Everything to know about Microsoft’s new Windows 11 software
A new version of Microsoft Windows is coming this holiday season.
Microsoft presented the new software, Windows 11, during an online event on Thursday. The update represents a major overhaul of its flagship operating system for personal computers.
While Microsoft’s fortunes increasingly hinge on its cloud computing business, Azure, Windows remains a crucial product for the tech giant. Windows accounts for a sizable chunk of the $48.3 billion in revenue—a third of the total—that Microsoft’s personal computing business unit brought in over its most recent fiscal year.
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Microsoft used its public unveiling of Windows 11 as a way to distinguish itself from rivals such as Apple, Google, and Facebook, which are all facing intense scrutiny from regulators about anti-competitive business practices, among other issues. Several of the new Windows features make the system more compatible with competing services. That cooperative strategy, set by CEO Satya Nadella, is a departure from the go-it-alone approach pursued by his predecessors, Steve Ballmer and founder Bill Gates.
“Today, the world needs a more open platform, one that allows apps to become platforms in their own right,” Nadella said. Still, some of Microsoft’s new Windows 11 features, particularly those involving its Teams work-chat app, could be perceived as being anti-competitive, especially by rivals like Slack. There is a limit to Microsoft’s self-professed magnanimity.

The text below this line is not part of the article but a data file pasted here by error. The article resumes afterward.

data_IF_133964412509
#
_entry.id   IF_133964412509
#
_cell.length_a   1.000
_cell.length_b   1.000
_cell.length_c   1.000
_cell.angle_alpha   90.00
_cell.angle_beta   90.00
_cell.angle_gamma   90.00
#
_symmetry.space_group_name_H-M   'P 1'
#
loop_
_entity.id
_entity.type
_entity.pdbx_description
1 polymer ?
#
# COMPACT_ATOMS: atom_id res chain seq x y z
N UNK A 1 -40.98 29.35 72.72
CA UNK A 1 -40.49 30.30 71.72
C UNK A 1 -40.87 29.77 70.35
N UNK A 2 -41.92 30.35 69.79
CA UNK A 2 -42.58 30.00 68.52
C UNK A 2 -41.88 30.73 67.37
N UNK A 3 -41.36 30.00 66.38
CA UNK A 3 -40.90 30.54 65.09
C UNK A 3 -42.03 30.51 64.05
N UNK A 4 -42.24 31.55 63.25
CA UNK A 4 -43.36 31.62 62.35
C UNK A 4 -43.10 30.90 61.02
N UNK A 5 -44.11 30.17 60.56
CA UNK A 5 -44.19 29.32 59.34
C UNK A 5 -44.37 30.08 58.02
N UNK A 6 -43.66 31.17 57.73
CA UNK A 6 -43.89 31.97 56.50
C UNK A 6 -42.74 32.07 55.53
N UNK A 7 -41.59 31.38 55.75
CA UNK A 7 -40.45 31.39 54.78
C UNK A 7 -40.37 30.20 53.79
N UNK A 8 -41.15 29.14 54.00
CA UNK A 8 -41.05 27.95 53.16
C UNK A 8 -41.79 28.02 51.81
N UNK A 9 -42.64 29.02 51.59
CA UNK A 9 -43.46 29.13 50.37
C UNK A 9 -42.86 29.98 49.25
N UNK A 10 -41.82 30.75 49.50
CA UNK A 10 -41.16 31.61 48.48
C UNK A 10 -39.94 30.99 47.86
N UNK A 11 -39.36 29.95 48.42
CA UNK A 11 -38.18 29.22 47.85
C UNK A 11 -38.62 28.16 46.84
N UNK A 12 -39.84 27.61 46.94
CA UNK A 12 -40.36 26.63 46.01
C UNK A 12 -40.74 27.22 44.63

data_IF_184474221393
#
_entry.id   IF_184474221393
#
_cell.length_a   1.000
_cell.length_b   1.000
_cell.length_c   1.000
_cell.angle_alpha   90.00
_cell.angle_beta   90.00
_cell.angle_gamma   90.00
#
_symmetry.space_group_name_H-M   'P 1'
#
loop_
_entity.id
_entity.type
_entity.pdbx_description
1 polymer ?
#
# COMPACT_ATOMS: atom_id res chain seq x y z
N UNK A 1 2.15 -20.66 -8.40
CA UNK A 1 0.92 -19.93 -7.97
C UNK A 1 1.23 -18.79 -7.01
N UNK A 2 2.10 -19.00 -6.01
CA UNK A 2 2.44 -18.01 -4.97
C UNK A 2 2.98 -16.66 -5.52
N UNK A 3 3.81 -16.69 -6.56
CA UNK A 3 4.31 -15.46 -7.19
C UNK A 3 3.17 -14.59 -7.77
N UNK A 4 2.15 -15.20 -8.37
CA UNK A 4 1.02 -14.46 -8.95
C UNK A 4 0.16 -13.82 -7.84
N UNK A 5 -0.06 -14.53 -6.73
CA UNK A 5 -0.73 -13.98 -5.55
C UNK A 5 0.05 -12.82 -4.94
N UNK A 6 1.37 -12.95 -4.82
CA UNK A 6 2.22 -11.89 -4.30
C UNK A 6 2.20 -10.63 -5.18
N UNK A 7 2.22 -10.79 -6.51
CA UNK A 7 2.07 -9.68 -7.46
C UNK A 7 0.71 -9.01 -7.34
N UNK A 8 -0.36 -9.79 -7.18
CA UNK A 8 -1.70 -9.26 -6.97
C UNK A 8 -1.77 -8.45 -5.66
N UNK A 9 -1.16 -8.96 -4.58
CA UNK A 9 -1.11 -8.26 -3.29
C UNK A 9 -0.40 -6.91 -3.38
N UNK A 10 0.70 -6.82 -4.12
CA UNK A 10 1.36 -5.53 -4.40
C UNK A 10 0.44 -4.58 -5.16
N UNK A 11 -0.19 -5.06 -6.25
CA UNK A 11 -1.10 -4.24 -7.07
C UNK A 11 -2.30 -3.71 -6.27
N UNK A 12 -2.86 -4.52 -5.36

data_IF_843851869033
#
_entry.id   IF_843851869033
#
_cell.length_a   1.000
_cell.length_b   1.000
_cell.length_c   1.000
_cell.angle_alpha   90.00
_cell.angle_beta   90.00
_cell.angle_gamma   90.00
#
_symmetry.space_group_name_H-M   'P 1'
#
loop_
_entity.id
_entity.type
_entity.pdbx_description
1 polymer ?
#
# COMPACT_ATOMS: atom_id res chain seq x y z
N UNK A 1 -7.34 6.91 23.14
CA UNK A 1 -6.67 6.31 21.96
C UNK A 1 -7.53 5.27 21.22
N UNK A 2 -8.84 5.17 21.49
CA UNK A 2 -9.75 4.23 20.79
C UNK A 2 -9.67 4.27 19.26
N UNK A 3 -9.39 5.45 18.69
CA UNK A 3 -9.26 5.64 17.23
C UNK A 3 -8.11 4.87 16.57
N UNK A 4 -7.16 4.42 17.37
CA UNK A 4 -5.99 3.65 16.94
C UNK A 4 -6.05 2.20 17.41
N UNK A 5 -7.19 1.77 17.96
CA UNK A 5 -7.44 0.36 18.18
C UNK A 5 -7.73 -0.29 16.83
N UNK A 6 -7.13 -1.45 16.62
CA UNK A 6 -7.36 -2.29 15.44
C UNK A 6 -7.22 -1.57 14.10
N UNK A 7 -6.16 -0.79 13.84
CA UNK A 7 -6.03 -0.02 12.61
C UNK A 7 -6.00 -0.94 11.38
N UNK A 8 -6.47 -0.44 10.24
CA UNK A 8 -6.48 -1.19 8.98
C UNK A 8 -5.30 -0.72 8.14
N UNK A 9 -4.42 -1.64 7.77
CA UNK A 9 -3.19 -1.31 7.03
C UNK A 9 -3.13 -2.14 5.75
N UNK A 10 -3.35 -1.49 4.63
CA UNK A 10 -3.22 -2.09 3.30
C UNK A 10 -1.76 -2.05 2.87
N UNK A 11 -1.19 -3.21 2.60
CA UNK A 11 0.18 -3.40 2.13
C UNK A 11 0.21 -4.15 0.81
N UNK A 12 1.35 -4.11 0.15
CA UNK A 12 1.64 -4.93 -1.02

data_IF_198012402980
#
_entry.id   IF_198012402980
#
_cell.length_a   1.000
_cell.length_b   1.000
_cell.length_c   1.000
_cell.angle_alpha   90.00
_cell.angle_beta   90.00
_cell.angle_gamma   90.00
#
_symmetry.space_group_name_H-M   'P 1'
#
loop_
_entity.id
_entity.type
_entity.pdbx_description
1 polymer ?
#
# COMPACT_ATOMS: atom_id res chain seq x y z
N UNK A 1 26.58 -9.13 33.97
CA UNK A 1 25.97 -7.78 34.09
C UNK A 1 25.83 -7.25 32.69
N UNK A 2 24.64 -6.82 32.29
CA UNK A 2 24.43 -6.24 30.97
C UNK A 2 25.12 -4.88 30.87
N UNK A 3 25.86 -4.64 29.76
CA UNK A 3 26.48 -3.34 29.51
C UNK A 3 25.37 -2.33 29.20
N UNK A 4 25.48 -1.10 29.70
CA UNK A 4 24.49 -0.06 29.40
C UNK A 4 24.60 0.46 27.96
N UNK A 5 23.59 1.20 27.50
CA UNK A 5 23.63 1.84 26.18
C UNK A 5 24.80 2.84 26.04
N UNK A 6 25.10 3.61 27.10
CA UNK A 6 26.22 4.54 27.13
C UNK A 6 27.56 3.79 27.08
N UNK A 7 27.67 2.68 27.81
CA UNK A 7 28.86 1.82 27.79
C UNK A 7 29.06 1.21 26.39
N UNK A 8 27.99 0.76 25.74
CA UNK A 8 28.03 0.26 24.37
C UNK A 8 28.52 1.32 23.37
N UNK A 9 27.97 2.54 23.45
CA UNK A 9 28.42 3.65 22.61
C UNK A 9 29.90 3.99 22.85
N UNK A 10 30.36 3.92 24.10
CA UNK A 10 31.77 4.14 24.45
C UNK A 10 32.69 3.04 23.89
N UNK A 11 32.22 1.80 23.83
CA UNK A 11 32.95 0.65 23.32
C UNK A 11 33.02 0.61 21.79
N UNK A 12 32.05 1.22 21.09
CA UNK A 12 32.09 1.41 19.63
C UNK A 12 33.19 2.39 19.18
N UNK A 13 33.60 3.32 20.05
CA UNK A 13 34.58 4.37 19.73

Read on for a rundown of some of the biggest Windows 11 announcements.
Windows 11 gets a makeover
The most immediately noticeable changes are cosmetic. The revamped Windows now displays the “start” button—the primary way Windows users open apps and interact with the system—at the bottom center of the screen, instead of the bottom left. Microsoft’s chief product officer, Panos Panay, said that doing so, “puts you at the center,” making it easier for users to launch apps and get to work more quickly.
Microsoft took cues from the competition. Windows apps now have rounded corners, a design aesthetic that follows Apple’s iOS and Google’s Android software. People will also be able to use the new Snap Layout feature to run multiple apps at the same time. They can be displayed on the screen in different combinations: Two apps can appear side by side, or four apps can be laid out in a square-like grid, for example.
Microsoft’s memory is getting better with age. People who connect their laptops to external monitors have a new Windows 11 feature intended to help them work more efficiently. When they undock their laptops from their monitors and then eventually reconnect their computers, Windows 11 will remember how all their apps were laid out on the external monitors so they can more easily pick up where they left off.
What’s this about widgets?
Windows 11 debuts “widgets,” informational slide-displays that let users to quickly view snapshots of their online calendars, weather and traffic conditions, and to-do lists. People can resize their widgets or change their locations on the screen.
The widgets are imbued with smarts. They can send users a stream of news stories in a personalized feed. Microsoft’s Panay said the tech was “powered by A.I.,” implying that people may receive local news stories based on their location, among other factors. It’s unclear which news sources and publishers will be included.
Microsoft Teams gets some Windows love
Microsoft’s Teams is getting a boost. The Zoom-rivaling app, which lets people chat or make video calls, will now come embedded into Windows.